Lithium Americas to split into two companies

The Thacker Pass lithium project in Nevada. Image from Lithium Americas.

Lithium Americas (TSX: LAC; NYSE: LAC) plans to separate its North American and Argentine businesses into two independent public companies by the end of the year, it said on Thursday.

The new Lithium Americas company will own the Thacker Pass lithium project in Nevada and investments in Green Technology Metals (ASX: GT1) and Ascend Elements, according to a company statement. Lithium Americas’ president and chief executive officer, Jonathan Evans, will stay in that position for the new company.

The other new company, Lithium International, will focus on the Argentine assets, the parent company said. These include the 44.8% interest in the Caucharí-Olaroz lithium brine project in Jujuy, which is advancing towards first production; the full interest in the Pastos Grandes lithium brine project in Salta, and the 17% investment in Arena Minerals (TSXV: AN). The CEO of Lithium International wasn’t named.

“Separating the North American and Argentine businesses will facilitate unlocking the full potential of their significant asset base to deliver maximum value to our shareholders and other stakeholders,” Evans said in the release. “Upon completion of the separation, Lithium Americas shareholders will retain ownership in two leading lithium businesses.”

Demand for lithium is soaring as companies try to secure sources of the element for electric vehicle batteries, mobile phones and other modern technology to lower emissions. Tesla faces increased competition for the metal as traditional car companies switch over to electric vehicle production. Western nations are promoting and protecting domestic lithium producers, and other mineral industries deemed critical, from control by countries such as China and Russia.

According to the separation plan, each shareholder is to keep its proportionate interest in shares of the parent company, which would become Lithium International, and receive newly issued stock of Lithium Americas in proportion to its then-current ownership of the parent company.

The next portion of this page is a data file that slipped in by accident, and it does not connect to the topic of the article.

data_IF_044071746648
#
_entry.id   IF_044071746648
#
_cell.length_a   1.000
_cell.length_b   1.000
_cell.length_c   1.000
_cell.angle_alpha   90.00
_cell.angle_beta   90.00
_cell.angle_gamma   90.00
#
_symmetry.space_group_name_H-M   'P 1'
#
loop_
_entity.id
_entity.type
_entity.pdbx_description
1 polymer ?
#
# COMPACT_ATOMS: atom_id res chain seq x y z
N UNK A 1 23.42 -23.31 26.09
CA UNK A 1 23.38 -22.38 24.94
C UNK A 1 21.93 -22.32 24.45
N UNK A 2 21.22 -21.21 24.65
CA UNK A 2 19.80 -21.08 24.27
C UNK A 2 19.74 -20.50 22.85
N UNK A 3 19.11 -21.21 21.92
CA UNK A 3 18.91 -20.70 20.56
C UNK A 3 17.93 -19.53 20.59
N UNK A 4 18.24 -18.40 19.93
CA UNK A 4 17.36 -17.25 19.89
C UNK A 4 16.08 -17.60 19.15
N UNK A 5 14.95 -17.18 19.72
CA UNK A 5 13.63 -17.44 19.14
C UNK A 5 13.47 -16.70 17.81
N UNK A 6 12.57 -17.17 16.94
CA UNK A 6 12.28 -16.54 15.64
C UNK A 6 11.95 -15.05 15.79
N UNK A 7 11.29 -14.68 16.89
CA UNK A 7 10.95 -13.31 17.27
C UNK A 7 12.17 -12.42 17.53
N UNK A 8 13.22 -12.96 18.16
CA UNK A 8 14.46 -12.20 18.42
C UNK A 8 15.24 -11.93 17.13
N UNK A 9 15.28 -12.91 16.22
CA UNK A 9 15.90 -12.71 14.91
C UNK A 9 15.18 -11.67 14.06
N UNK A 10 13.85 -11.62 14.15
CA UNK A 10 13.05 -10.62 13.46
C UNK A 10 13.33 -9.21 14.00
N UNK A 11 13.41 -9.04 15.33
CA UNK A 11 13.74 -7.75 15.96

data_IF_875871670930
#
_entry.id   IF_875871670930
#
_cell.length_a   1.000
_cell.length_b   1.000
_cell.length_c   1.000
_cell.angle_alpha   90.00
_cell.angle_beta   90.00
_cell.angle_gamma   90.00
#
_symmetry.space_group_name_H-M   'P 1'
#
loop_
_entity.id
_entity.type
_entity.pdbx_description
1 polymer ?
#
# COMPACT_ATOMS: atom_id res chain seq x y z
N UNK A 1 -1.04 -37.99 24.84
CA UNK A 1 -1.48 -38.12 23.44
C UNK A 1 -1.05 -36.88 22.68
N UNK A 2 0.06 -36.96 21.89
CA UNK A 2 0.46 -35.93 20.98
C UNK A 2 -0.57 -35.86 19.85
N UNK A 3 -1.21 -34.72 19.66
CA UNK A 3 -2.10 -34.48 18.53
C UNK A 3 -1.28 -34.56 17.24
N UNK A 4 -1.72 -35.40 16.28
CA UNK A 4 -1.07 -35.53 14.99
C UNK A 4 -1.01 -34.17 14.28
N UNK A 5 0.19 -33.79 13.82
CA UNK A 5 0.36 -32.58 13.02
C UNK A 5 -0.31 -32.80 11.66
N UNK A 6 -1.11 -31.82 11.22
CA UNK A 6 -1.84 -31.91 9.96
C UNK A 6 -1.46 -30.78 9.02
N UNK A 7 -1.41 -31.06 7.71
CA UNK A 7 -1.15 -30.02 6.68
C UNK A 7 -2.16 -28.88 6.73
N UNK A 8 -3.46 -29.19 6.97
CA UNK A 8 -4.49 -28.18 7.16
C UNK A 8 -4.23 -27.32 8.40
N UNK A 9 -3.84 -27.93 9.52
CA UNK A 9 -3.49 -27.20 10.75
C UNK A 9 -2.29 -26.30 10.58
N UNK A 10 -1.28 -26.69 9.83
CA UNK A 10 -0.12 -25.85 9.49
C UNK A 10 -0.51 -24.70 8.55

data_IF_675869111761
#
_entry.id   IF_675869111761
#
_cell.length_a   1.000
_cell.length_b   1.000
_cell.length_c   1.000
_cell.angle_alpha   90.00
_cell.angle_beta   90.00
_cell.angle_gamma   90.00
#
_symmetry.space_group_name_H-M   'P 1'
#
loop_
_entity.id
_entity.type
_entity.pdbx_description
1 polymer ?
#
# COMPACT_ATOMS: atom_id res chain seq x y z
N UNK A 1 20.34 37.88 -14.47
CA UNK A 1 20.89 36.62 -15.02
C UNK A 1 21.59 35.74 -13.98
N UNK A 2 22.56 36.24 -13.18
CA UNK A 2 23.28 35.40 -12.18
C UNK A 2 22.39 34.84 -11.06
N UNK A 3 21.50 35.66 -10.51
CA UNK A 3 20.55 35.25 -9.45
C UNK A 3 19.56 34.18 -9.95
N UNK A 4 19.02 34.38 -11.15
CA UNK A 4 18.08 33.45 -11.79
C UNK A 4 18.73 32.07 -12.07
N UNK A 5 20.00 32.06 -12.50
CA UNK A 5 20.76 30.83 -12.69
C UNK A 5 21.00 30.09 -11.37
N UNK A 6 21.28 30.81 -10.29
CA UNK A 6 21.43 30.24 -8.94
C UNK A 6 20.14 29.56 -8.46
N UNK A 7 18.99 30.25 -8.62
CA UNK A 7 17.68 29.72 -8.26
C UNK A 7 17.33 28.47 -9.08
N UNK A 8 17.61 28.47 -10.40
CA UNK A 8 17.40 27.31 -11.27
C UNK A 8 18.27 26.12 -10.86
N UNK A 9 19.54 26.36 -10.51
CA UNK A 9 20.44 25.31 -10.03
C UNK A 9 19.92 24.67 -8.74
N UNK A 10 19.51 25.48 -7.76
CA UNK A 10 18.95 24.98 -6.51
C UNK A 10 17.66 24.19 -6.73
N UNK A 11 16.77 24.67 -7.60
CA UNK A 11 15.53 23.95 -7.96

The separation still needs approvals from the board, shareholders, stock exchanges and the Canada Revenue agency, among others, the company said.

Thacker Pass is moving towards production with all federal and state permits needed to commence construction while it awaits a Record of Decision appeal ruling expected early next year, the company said. The company is planning the open-pit project’s production capacity to reach 60,000 tonnes a year of battery-grade lithium carbonate over a 46-year mine life, according to a 2018 pre-feasibility study.

Measured and indicated resources at Thacker Pass total 385 million tonnes averaging 2,917 parts per million (ppm) lithium for 6 million tonnes of lithium carbonate equivalent (LCE). Inferred resources are 147 million tonnes averaging 2,932 ppm for 2.3 million tonnes of LCE.

Lithium International intends to bring lithium carbonate output at Caucharí-Olaroz to 40,000 tonnes per year in the first half of 2023 before a 20,000-tonne-per-year expansion at the site. The mine life is projected at 40 years. The project has proven and probable reserves of 3.64 million tonnes of LCE grading 607 milligrams lithium per litre in 1.1 billion cubic metres brine for 682,920 tonnes contained metal.

The Argentine unit is also working to advance Pastos Grandes and a collaboration with Arena Minerals, the company said. Pastos Grandes has proven and probable reserves of 943,000 tonnes LCE grading 439 mg lithium per litre in 734,000 cubic metres brine for 177,000 tonnes contained metal.

Shares in Lithium Americas shot up nearly 5% by late morning Thursday in Toronto to C$34.52, valuing the company at C$4.64 billion ($3.38bn).